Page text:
On top of organising his troops and out-thinking Ricky Ponting, Strauss has a massive role to play with the bat at top of an England order which remains susceptible to collapses.
Strauss has the chance to establish himself as a great England captain
The left-handed opener has already shown himself to be a "lead-by-example" captain.
In the 2009 Ashes, it was his brilliant 161 on the opening day at Lord's which laid the platform for England taking first blood in the series, while in the decider at The Oval he led from the front with two half-centuries as England regained the urn.
Worryingly for England, that masterclass at Lord's was the last time Strauss reached three figures in Tests, and his record in Australia is decidedly patchy. In the 2006-07 series, Strauss averaged 24.50, with only a single 50 in 10 innings, as Australia starved him of room in his favourite area outside off stump.
Ponting has identified Strauss as Australia's "biggest challenge" and although the Middlesex man is a vastly-improved player four years on, he is likely to face the stiffest examination of his career in the form of a brutal barrage from the Aussie pace attack.
"Captains are always a target," says former England spinner John Emburey, a member of Gatting's 86-87 side. "Straussy being head of the team and number one, the Aussie fast bowlers will come hard at him in particular.
"If they can get Straussy out of form they will feel they are getting on top of the team. That will start to undermine the team and the journalists will be questioning Straussy."
"Ponting is going to be the huge threat to us. If he doesn't have a big series then I think we'll win very easily" Allan Lamb
The most talented batsman in each side is surprisingly short of runs.
Australia skipper Ponting has only scored one century in his last 29 Test innings, while England's Kevin Pietersen has none in 26.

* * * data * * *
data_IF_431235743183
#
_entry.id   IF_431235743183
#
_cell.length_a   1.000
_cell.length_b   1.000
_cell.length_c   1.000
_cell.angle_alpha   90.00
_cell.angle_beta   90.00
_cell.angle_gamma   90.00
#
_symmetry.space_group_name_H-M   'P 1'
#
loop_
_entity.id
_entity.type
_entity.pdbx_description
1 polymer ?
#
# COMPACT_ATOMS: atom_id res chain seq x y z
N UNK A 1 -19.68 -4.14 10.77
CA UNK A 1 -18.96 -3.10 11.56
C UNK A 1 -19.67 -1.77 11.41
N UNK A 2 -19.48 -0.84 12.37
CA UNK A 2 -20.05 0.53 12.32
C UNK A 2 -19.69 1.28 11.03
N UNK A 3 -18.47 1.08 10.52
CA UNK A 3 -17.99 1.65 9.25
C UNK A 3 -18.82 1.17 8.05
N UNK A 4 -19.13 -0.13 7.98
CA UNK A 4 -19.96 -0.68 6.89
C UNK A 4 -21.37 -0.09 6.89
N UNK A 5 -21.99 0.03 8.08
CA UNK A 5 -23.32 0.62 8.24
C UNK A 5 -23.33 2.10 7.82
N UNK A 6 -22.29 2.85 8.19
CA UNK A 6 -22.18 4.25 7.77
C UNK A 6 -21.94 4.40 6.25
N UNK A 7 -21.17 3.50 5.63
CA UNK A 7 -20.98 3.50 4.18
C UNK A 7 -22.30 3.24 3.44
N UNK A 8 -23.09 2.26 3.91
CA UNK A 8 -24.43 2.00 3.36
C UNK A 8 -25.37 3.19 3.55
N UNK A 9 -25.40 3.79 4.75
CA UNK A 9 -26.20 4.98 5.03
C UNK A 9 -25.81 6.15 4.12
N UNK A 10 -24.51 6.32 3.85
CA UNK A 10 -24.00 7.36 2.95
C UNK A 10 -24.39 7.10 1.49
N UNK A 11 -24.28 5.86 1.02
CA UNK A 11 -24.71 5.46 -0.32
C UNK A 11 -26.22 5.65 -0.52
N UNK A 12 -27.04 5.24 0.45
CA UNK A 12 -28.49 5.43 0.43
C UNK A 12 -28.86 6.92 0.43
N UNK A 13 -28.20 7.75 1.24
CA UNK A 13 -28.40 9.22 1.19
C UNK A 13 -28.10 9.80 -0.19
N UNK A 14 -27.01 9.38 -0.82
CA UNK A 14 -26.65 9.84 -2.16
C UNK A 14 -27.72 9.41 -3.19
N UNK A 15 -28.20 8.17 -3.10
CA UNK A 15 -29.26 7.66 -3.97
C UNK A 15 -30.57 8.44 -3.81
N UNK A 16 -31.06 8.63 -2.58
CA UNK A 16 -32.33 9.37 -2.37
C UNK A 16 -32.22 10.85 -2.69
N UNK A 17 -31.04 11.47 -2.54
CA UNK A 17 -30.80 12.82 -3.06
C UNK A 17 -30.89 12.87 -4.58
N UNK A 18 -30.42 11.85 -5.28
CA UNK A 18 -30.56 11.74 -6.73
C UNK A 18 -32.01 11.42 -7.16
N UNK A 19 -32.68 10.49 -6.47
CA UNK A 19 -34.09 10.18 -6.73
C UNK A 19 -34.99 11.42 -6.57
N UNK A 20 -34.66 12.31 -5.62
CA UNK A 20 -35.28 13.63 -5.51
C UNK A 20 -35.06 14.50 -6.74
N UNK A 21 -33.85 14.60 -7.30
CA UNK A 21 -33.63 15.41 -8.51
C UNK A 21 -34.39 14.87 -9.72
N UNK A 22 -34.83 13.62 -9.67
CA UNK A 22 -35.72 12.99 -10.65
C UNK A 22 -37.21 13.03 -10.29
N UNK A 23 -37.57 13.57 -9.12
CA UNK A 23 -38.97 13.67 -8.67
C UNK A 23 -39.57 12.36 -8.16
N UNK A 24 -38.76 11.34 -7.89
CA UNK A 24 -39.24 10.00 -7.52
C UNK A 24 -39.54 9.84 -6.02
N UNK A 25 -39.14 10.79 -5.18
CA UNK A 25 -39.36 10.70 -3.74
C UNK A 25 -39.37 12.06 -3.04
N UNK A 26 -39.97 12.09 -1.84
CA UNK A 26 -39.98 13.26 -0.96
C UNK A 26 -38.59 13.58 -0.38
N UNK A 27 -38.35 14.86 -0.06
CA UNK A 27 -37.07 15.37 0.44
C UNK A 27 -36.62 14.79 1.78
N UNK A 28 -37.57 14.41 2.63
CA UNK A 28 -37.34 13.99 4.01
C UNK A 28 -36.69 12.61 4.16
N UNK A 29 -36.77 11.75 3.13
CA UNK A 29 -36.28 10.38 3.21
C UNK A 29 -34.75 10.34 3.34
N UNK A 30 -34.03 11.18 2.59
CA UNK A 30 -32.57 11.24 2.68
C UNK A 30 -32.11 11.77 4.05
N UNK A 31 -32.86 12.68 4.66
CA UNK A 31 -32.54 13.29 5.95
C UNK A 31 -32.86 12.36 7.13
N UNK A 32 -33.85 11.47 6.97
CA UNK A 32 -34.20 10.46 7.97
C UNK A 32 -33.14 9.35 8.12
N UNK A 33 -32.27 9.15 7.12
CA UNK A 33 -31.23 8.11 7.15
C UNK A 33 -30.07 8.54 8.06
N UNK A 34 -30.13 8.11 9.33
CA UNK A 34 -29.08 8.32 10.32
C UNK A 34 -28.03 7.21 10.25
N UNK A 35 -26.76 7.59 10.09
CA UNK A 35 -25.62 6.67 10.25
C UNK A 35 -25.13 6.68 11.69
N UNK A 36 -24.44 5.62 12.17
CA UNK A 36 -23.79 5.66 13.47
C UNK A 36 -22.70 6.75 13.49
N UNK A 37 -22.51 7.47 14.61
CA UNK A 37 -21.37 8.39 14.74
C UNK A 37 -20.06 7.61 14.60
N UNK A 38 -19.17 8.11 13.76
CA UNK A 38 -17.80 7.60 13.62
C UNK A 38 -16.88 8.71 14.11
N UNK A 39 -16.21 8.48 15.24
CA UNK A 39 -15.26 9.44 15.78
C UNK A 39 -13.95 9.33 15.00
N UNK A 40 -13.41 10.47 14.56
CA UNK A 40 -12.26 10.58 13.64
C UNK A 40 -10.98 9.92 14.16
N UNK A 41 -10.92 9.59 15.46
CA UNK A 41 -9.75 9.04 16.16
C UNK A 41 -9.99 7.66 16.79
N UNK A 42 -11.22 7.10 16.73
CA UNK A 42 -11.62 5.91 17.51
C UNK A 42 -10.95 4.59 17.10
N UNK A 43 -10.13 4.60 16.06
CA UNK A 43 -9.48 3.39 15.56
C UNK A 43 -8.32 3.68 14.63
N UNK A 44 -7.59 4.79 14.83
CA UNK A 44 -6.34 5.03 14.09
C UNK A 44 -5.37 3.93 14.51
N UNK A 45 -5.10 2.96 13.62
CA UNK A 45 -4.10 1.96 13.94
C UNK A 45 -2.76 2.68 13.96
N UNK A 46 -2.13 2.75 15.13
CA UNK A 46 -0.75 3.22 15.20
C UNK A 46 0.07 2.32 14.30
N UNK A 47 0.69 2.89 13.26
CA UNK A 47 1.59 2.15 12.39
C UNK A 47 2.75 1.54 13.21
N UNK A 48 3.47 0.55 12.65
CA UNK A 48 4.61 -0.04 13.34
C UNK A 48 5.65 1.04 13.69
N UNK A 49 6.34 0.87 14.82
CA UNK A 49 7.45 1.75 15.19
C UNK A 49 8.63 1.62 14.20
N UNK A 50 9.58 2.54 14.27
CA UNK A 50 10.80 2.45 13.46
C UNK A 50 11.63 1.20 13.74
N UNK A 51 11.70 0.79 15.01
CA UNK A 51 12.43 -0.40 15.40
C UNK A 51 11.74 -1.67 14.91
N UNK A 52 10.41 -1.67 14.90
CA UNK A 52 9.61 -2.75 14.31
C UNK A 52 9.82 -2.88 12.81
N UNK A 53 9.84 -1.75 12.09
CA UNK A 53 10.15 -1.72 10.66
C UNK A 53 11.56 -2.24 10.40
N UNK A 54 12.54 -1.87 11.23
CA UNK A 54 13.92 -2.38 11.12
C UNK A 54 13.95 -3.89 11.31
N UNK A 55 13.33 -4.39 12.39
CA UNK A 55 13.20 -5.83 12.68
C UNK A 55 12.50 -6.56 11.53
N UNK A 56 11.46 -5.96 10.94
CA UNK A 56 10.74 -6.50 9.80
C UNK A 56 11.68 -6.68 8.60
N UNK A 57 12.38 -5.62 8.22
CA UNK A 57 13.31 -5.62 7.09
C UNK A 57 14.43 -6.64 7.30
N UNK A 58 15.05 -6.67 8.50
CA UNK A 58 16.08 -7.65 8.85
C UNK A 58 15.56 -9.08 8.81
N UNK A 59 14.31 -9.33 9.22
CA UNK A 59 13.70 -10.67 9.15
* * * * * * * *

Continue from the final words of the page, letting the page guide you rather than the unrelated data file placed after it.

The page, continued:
Which player finds form first may have a major bearing on the series.
Ponting has a nasty habit of getting off to an absolute flyer in Ashes series, making centuries in his first knock of the series in 1997, 2002, 2006 and 2009.
Strauss, who has talked up Ponting as the one "great player" in Australia's ranks, will have vivid memories of how he took England's attack apart on the first day of the series on his way to 196 at Brisbane four years ago and the England skipper will have plenty of plans in place for his Aussie counterpart.
One of those may involve off-spinner Graeme Swann working hard to frustrate Ponting, who likes to keep the scoreboard ticking over. By denying him room, England may be able to lure him into a false shot early on.
Australia will have similar ideas about Pietersen, who averages more than 50 against them and will be seen as the key wicket.
Like Ponting, Pietersen is at his most vulnerable when he is not dictating proceedings and has looked particularly ill-at-ease with the short ball in the warm-up games.
Australia paceman Doug Bollinger has already taunted England's talisman, claiming that they will "let his ego get him out" and Pietersen must strive to eliminate the self-inflicted dismissals which have blighted some of his recent Test innings.
According to former Australia captain Ian Chappell, England's top three of Strauss, Alastair Cook and Jonathan Trott will have a big role to play in knocking the shine off the ball to allow Pietersen to come in and play his shots.
"I see England's big Achilles heel as being the top order," he says. "If Australia can get early wickets and get Kevin Pietersen in early it improves their chances of keeping him quiet.
"And if they do that, it makes a huge difference to the number of runs he gets and England's overall rate of scoring.
"If Australia keep getting a look at Pietersen with the ball still new that can only be a good thing for them."
"In Australia you need to get early wickets with the new ball to be effective. If the England pace bowlers don't perform well, it will be tough for them" Ian Chappell
With England set to go in to the series with four bowlers rather than five, Strauss's three frontline seamers will have to send down lots of overs, often in sweltering heat.